Life seems to be making you more and more anxious lately. And while that is worrisome by itself, you are also starting all-day kindergarten this fall, and Spencer and I want to make certain that we don't have a repeat of last school year when anxiety shut you down.
We are constantly trying to uncover your inner workings and whenever we make a major discovery I always feel both relieved and heartsick; I'm so glad we helped you but I'm so sad that you had to struggle for so long while we were clueless. We figured out that the integrated classroom was not right for you, and the minute we took you out we saw that cloud of anxiety dissipate. Now at therapy we're learning the process of "graduated exposure" and how to give you enough time and attention to adjust to anxiety-provoking situations and how that process requires a great deal of dedicated Katie-Spencer-Jonas time. The little we've been able to implement of this strategy has already lessened your anxiety so much.
And as Spencer and I talked through what this new strategy will look like going forward, I realized it wasn't going to be possible if I was still working. So we decided I'd quit.
I quit despite the fear of not knowing what my life will look like from now on. I quit despite the fear, sadness, and instability of losing a major part of my identity. I quit despite the damage it will do to the career I always felt called to do and then worked so hard to achieve. I quit despite the fact that it meant leaving my career in the same week that we left our best friends back east when we came home. I quit despite knowing that it would isolate me from work friends and from mom friends who are either going back to work/school now that their kids are all in school or who have several kids and have busier schedules.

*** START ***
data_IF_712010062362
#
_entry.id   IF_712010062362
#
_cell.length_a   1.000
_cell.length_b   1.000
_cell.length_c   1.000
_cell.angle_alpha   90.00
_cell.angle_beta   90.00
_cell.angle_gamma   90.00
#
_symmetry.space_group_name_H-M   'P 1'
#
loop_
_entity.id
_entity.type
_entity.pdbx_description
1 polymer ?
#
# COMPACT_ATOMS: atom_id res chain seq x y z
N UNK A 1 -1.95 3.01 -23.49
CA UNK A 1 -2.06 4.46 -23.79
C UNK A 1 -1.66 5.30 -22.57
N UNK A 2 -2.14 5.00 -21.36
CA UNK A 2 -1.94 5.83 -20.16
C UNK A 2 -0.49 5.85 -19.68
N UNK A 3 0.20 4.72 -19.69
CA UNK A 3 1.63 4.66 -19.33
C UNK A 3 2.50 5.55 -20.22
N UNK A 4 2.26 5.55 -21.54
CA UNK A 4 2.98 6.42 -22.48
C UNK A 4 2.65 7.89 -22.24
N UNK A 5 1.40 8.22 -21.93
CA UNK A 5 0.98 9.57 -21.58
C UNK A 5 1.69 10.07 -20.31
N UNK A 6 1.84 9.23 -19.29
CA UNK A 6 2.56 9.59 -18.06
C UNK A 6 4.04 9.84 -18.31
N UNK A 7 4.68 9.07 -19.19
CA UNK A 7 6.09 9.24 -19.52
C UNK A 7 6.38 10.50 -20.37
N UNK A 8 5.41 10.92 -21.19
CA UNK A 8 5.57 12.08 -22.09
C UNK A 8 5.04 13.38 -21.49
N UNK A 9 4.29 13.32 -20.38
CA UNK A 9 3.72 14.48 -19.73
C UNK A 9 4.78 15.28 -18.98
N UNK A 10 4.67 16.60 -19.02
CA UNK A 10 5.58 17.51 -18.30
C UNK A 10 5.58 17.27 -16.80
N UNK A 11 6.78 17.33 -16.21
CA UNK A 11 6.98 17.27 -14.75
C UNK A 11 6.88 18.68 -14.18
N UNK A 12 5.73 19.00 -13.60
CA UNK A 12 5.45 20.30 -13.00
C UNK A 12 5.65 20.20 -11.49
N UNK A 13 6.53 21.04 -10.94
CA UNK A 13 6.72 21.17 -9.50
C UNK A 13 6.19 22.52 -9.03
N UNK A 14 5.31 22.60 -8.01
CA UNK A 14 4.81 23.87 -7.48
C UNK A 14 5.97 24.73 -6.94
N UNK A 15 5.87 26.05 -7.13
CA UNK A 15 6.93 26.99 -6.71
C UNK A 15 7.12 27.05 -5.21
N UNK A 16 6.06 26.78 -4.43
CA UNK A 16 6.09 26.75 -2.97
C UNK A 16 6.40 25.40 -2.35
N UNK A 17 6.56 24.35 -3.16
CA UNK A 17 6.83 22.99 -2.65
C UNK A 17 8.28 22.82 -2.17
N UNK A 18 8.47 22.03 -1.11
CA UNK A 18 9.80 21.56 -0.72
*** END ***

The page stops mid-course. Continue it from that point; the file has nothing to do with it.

But if we're weighing the pros and cons of this decision, each of those cons is like a grain of sand compared to the Jupiter-sized pro of making sure that you are happy and well-adjusted.
The decision was validated when we returned from our trip back east which included nearly two weeks of uninterrupted Katie-Jonas time along with practicing gradually adjusting to anxiety-provoking situations and there was an immediate change in you; life isn't making you so anxious anymore and it's already so clear that this is the right path for you.
Obviously I would do anything for you. And I don't understand how it works but somehow you are the saving grace from the challenges we face with you. In other words, life is really hard with a child who has such challenging and often confounding needs, but being with you helps me get through it. And that either makes no sense at all or is stupidly obvious, but I can't tell which.
All my love and every part of me,